Plot

The two main points of the movie are putting the Sokovia Accords in place and the relationship between between Captain America and Winter Soldier. The former splits the Avengers in terms of ideology and the way superheroes need to carry themselves. The latter takes the majority of the movie, being a Captain America movie. While the movie is advertised toward the former, the focus on the latter leaves a lot to be desired.

7/10

Characters

Almost all of the characters in this movie were introduced in previous movies, with the primary exception of Black Panther. As such, we already have an idea of their emotional temperament, what they stand for, and how they solve problems. In terms of numbers, it has more heroes than Age of Ultron, which would normally be a source of confusion having so many characters available at once. The simple solution is having characters in groups, each time allowing to adjust to their personality. The climactic fight of the film has everyone together with their own fighting abilities.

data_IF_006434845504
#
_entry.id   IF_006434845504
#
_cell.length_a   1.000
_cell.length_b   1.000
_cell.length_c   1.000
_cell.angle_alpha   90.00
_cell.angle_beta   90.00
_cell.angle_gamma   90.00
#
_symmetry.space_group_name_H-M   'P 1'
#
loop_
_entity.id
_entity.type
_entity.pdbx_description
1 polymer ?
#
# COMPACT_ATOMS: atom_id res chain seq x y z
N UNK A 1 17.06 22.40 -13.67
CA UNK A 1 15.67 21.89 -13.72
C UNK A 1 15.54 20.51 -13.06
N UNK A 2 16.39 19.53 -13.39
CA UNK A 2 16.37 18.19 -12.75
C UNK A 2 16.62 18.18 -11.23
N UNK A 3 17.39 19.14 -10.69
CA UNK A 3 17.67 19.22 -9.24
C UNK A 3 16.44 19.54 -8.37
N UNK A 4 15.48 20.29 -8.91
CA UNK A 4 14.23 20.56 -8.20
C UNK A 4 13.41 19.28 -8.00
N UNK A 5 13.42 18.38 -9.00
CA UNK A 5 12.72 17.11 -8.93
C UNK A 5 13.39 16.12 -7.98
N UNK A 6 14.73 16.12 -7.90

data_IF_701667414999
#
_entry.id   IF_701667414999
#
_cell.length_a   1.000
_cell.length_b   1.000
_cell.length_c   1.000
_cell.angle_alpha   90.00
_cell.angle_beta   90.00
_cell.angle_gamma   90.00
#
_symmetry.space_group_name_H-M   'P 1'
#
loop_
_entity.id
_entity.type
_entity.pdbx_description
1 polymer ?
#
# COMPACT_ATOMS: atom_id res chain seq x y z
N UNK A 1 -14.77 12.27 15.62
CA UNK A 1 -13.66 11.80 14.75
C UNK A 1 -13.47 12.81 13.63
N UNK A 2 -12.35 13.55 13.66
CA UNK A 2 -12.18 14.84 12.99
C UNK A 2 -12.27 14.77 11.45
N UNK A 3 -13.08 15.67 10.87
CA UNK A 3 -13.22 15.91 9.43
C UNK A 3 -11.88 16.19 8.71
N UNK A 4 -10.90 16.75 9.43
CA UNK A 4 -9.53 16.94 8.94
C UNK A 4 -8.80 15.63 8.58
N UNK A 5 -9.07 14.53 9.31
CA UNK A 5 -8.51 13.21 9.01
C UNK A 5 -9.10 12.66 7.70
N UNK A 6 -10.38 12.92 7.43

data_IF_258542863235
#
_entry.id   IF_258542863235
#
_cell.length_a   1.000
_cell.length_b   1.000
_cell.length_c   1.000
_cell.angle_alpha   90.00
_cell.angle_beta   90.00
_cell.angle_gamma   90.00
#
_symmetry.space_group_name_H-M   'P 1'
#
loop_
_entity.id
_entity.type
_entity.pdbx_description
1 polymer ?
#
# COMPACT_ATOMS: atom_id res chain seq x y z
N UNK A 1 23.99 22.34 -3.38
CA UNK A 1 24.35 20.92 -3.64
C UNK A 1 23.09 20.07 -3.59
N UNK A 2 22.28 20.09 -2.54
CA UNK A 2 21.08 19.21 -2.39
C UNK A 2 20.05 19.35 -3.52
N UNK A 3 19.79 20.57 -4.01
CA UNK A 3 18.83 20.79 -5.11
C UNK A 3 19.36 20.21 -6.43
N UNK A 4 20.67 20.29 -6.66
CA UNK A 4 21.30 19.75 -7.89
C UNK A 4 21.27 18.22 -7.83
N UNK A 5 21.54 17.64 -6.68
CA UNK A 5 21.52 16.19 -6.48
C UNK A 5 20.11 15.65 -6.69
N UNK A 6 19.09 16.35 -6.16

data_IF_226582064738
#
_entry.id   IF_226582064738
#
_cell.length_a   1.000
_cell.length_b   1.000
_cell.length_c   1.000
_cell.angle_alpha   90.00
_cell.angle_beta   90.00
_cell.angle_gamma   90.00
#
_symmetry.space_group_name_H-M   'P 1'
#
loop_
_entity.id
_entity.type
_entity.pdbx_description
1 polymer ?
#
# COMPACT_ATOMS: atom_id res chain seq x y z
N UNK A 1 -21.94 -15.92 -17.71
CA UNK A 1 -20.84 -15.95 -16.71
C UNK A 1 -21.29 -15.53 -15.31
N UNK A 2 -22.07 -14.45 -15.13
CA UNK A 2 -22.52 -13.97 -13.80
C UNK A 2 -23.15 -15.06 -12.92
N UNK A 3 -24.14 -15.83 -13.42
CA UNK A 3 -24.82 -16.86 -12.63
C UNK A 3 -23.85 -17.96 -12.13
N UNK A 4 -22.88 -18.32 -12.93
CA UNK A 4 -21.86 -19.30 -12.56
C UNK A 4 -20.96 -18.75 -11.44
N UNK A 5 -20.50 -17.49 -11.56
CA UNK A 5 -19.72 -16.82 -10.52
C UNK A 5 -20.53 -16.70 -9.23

My biggest concern is the character change in Tony Stark. Given his history in previous films, Stark has been very anti-government when it comes to his technology being used for federal purposes. While he may have developed some sort of change following his vision in Age of Ultron, where Captain America insists that Iron Man didn’t do enough to save them all, I don’t think it’s enough to escalate from developing an artificial intelligence to giving the government allowance to use his services whenever. It seems too dramatic of a step for Stark to let go of his ego and narcissism since it’s been built up since the first Iron Man movie.

7/10

Theme

Much like Batman v Superman: Dawn of Justice a month and a half ago, the idea of superheroes unilaterally making decisions for fighting crime is a universally interesting point for all comic book characters gives way to the smaller-scale conflict. In the movie, Vision brings up the escalation of super villains with the presence of heroes. Since the introduction of super heroes, super-powered villains have escalated to match or overwhelm their power (to name a few: Iron Monger to Iron Man, Abomination to Hulk, and Yellow Jacket to Ant Man). Vision argues that because of these escalations, a check of powers can be beneficial to contain catastrophe.